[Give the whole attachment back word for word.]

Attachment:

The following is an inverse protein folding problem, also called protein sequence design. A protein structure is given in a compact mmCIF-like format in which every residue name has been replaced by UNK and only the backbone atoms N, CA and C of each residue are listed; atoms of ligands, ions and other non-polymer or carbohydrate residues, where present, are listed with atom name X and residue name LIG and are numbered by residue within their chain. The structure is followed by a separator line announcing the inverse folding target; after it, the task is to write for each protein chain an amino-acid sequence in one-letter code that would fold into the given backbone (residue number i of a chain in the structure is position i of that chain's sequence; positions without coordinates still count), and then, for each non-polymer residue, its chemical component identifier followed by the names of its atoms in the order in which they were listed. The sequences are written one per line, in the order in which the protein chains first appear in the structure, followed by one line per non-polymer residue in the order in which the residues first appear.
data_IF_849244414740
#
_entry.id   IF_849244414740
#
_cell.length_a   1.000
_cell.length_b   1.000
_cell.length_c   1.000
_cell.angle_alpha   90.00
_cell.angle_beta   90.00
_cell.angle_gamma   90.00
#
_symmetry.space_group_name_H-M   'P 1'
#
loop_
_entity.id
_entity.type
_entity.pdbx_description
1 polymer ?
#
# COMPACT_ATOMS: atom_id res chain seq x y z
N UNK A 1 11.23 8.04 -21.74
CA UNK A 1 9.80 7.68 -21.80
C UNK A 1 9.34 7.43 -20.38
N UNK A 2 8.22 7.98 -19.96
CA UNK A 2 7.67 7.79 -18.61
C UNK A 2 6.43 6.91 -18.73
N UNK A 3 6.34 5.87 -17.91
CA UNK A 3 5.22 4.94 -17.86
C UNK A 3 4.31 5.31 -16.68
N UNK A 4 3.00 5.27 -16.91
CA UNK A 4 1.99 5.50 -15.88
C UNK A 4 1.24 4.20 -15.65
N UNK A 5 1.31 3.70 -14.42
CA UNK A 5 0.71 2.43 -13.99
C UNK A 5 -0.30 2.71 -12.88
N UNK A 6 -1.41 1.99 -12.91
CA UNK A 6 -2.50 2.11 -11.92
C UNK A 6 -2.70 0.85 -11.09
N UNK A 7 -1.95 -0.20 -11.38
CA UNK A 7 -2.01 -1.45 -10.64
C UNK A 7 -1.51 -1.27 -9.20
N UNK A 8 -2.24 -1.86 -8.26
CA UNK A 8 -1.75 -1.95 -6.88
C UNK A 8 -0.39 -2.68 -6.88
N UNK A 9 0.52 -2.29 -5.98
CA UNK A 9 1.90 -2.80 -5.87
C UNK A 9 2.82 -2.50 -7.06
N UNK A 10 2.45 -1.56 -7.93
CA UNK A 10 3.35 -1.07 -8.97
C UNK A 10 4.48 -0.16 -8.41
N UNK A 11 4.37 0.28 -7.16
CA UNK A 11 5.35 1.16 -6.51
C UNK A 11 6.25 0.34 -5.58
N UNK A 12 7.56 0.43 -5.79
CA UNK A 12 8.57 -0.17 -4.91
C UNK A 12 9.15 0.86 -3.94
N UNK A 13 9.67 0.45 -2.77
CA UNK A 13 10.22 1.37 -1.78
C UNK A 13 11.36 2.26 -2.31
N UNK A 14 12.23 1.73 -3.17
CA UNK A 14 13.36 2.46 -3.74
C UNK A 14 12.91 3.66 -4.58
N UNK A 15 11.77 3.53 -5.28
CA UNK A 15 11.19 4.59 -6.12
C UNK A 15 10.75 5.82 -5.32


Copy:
The following is an inverse protein folding problem, also called protein sequence design. A protein structure is given in a compact mmCIF-like format in which every residue name has been replaced by UNK and only the backbone atoms N, CA and C of each residue are listed; atoms of ligands, ions and other non-polymer or carbohydrate residues, where present, are listed with atom name X and residue name LIG and are numbered by residue within their chain. The structure is followed by a separator line announcing the inverse folding target; after it, the task is to write for each protein chain an amino-acid sequence in one-letter code that would fold into the given backbone (residue number i of a chain in the structure is position i of that chain's sequence; positions without coordinates still count), and then, for each non-polymer residue, its chemical component identifier followed by the names of its atoms in the order in which they were listed. The sequences are written one per line, in the order in which the protein chains first appear in the structure, followed by one line per non-polymer residue in the order in which the residues first appear.
data_IF_849244414740
#
_entry.id   IF_849244414740
#
_cell.length_a   1.000
_cell.length_b   1.000
_cell.length_c   1.000
_cell.angle_alpha   90.00
_cell.angle_beta   90.00
_cell.angle_gamma   90.00
#
_symmetry.space_group_name_H-M   'P 1'
#
loop_
_entity.id
_entity.type
_entity.pdbx_description
1 polymer ?
#
# COMPACT_ATOMS: atom_id res chain seq x y z
N UNK A 1 11.23 8.04 -21.74
CA UNK A 1 9.80 7.68 -21.80
C UNK A 1 9.34 7.43 -20.38
N UNK A 2 8.22 7.98 -19.96
CA UNK A 2 7.67 7.79 -18.61
C UNK A 2 6.43 6.91 -18.73
N UNK A 3 6.34 5.87 -17.91
CA UNK A 3 5.22 4.94 -17.86
C UNK A 3 4.31 5.31 -16.68
N UNK A 4 3.00 5.27 -16.91
CA UNK A 4 1.99 5.50 -15.88
C UNK A 4 1.24 4.20 -15.65
N UNK A 5 1.31 3.70 -14.42
CA UNK A 5 0.71 2.43 -13.99
C UNK A 5 -0.30 2.71 -12.88
N UNK A 6 -1.41 1.99 -12.91
CA UNK A 6 -2.50 2.11 -11.92
C UNK A 6 -2.70 0.85 -11.09
N UNK A 7 -1.95 -0.20 -11.38
CA UNK A 7 -2.01 -1.45 -10.64
C UNK A 7 -1.51 -1.27 -9.20
N UNK A 8 -2.24 -1.86 -8.26
CA UNK A 8 -1.75 -1.95 -6.88
C UNK A 8 -0.39 -2.68 -6.88
N UNK A 9 0.52 -2.29 -5.98
CA UNK A 9 1.90 -2.80 -5.87
C UNK A 9 2.82 -2.50 -7.06
N UNK A 10 2.45 -1.56 -7.93
CA UNK A 10 3.35 -1.07 -8.97
C UNK A 10 4.48 -0.16 -8.41
N UNK A 11 4.37 0.28 -7.16
CA UNK A 11 5.35 1.16 -6.51
C UNK A 11 6.25 0.34 -5.58
N UNK A 12 7.56 0.43 -5.79
CA UNK A 12 8.57 -0.17 -4.91
C UNK A 12 9.15 0.86 -3.94
N UNK A 13 9.67 0.45 -2.77
CA UNK A 13 10.22 1.37 -1.78
C UNK A 13 11.36 2.26 -2.31
N UNK A 14 12.23 1.73 -3.17
CA UNK A 14 13.36 2.46 -3.74
C UNK A 14 12.91 3.66 -4.58
N UNK A 15 11.77 3.53 -5.28
CA UNK A 15 11.19 4.59 -6.12
C UNK A 15 10.75 5.82 -5.32